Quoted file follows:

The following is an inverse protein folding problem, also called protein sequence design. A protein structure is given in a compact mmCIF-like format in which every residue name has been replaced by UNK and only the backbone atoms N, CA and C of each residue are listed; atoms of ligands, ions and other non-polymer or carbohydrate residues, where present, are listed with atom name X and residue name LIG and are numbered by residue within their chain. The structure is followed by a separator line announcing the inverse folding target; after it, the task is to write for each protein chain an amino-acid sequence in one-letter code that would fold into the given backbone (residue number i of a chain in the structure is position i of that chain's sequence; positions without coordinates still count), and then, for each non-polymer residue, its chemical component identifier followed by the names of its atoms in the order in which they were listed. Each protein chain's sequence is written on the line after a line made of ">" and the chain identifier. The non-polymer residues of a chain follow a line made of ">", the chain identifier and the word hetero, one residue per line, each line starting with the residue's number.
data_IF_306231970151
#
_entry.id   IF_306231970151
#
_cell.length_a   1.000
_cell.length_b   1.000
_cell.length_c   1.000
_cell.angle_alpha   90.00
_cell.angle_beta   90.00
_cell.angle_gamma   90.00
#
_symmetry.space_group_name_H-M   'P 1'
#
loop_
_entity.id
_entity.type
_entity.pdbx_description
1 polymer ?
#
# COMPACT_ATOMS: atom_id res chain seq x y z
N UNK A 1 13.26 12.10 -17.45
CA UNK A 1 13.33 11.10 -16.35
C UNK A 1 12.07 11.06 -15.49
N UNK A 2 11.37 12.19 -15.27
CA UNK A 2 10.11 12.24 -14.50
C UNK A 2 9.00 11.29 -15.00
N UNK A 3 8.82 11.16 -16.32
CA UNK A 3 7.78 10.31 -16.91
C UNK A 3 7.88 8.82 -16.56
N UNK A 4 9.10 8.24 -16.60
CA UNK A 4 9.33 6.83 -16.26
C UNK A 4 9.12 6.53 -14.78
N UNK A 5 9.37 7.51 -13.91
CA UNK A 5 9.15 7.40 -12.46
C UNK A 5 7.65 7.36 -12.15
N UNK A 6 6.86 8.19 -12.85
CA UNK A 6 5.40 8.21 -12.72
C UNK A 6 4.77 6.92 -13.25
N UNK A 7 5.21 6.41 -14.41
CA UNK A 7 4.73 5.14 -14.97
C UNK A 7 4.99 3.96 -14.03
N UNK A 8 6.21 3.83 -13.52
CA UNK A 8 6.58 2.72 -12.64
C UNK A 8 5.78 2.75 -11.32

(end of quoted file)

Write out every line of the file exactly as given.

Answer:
The following is an inverse protein folding problem, also called protein sequence design. A protein structure is given in a compact mmCIF-like format in which every residue name has been replaced by UNK and only the backbone atoms N, CA and C of each residue are listed; atoms of ligands, ions and other non-polymer or carbohydrate residues, where present, are listed with atom name X and residue name LIG and are numbered by residue within their chain. The structure is followed by a separator line announcing the inverse folding target; after it, the task is to write for each protein chain an amino-acid sequence in one-letter code that would fold into the given backbone (residue number i of a chain in the structure is position i of that chain's sequence; positions without coordinates still count), and then, for each non-polymer residue, its chemical component identifier followed by the names of its atoms in the order in which they were listed. Each protein chain's sequence is written on the line after a line made of ">" and the chain identifier. The non-polymer residues of a chain follow a line made of ">", the chain identifier and the word hetero, one residue per line, each line starting with the residue's number.
data_IF_306231970151
#
_entry.id   IF_306231970151
#
_cell.length_a   1.000
_cell.length_b   1.000
_cell.length_c   1.000
_cell.angle_alpha   90.00
_cell.angle_beta   90.00
_cell.angle_gamma   90.00
#
_symmetry.space_group_name_H-M   'P 1'
#
loop_
_entity.id
_entity.type
_entity.pdbx_description
1 polymer ?
#
# COMPACT_ATOMS: atom_id res chain seq x y z
N UNK A 1 13.26 12.10 -17.45
CA UNK A 1 13.33 11.10 -16.35
C UNK A 1 12.07 11.06 -15.49
N UNK A 2 11.37 12.19 -15.27
CA UNK A 2 10.11 12.24 -14.50
C UNK A 2 9.00 11.29 -15.00
N UNK A 3 8.82 11.16 -16.32
CA UNK A 3 7.78 10.31 -16.91
C UNK A 3 7.88 8.82 -16.56
N UNK A 4 9.10 8.24 -16.60
CA UNK A 4 9.33 6.83 -16.26
C UNK A 4 9.12 6.53 -14.78
N UNK A 5 9.37 7.51 -13.91
CA UNK A 5 9.15 7.40 -12.46
C UNK A 5 7.65 7.36 -12.15
N UNK A 6 6.86 8.19 -12.85
CA UNK A 6 5.40 8.21 -12.72
C UNK A 6 4.77 6.92 -13.25
N UNK A 7 5.21 6.41 -14.41
CA UNK A 7 4.73 5.14 -14.97
C UNK A 7 4.99 3.96 -14.03
N UNK A 8 6.21 3.83 -13.52
CA UNK A 8 6.58 2.72 -12.64
C UNK A 8 5.78 2.75 -11.32